I collected this specimen in 2009 at a roadcut outcrop along the Shoreline Highway, a few kilometers southeast of Stinson Beach, California. My wife and I were driving north from San Francisco to visit Point Reyes National Seashore, with its earthquake-trail walk that celebrates the observations of G. K. Gilbert following the Great 1906 Earthquake.
A picture does not quite do it, for it is the “feel” of this fault rock that is its fundamental characteristic. The “feel” is slippery and ultra smooth, for it is fundamentally talc, as in talcum powder. The serpentinite was produced through shearing and metamorphism of ultramafic rocks at great depth, in the deep reaches of the major shear zone that the San Andreas fault represents. Hydrothermal (hot water) alteration during faulting transformed the serpentinite, at least in part, to talc. Some geologists believe that the creeping segment of the San Andreas fault (i.e., moving all the time, as opposed to earthquake by earthquake) can be attributed in some locations to the presence of slippery talc.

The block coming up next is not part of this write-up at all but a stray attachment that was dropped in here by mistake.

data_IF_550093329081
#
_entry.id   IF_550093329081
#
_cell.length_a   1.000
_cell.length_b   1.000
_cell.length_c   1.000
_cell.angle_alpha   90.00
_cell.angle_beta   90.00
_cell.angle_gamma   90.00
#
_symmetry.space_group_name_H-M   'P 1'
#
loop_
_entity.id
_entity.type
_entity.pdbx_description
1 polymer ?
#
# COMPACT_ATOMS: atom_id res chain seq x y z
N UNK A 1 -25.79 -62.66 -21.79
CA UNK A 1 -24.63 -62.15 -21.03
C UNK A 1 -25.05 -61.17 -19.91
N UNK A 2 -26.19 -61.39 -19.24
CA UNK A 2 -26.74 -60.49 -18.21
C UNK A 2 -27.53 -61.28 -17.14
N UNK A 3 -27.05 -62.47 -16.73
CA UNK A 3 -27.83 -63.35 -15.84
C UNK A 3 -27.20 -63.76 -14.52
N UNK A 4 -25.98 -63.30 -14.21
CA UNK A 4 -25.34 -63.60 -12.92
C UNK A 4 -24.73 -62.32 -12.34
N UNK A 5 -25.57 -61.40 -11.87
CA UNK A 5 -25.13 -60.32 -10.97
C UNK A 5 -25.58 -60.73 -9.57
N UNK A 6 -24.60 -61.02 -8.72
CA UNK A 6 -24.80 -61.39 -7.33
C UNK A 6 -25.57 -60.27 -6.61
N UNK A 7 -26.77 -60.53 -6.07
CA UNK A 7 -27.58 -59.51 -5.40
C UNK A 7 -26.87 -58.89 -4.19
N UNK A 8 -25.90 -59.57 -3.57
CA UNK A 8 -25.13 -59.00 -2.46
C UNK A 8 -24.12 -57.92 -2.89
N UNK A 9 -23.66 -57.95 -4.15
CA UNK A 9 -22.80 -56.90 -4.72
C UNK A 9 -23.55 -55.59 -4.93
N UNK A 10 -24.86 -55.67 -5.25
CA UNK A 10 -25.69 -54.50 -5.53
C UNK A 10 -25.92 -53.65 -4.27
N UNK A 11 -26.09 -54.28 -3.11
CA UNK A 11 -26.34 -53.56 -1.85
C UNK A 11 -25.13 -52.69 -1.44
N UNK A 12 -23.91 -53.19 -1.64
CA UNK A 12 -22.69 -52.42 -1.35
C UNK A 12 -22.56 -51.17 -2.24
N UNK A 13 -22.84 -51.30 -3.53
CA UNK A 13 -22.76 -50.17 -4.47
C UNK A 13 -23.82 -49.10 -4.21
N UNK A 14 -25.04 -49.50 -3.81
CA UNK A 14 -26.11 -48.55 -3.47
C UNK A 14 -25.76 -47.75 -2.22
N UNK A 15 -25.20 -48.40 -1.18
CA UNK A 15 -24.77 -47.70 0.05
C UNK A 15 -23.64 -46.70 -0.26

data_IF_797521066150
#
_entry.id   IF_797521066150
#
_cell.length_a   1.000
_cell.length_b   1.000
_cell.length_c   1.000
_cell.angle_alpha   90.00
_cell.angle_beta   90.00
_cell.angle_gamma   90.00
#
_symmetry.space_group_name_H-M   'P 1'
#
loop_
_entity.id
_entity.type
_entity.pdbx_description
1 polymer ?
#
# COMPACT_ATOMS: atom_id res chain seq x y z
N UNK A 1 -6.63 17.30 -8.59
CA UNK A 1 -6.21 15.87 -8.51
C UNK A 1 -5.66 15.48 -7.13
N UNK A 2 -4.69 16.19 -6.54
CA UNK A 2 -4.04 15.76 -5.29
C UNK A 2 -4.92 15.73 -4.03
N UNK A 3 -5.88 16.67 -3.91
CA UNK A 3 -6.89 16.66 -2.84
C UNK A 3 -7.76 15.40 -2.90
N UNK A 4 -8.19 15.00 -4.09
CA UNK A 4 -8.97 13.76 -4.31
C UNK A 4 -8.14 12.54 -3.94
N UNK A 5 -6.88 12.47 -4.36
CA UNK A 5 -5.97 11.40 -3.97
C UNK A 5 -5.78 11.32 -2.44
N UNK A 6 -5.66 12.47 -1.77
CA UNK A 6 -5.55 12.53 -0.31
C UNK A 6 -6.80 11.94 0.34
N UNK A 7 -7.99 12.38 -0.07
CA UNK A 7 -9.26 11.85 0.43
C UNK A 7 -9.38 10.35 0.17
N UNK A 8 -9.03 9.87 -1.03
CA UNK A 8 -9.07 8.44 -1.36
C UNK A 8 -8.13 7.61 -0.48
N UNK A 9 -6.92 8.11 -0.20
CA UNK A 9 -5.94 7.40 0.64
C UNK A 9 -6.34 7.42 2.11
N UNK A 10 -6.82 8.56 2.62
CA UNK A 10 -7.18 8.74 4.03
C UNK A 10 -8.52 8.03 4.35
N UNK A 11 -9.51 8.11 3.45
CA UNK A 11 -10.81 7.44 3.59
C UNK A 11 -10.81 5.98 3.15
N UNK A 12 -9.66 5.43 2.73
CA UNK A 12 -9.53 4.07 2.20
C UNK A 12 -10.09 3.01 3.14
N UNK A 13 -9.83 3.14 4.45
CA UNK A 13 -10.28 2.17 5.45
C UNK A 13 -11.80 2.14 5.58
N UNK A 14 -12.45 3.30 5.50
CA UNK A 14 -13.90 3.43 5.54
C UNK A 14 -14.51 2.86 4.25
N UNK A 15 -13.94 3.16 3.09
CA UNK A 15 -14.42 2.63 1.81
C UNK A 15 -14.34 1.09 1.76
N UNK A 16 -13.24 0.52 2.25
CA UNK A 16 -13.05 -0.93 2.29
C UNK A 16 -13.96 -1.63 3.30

Age & Formation
Serpentinite from fault zone along San Andreas fault, California.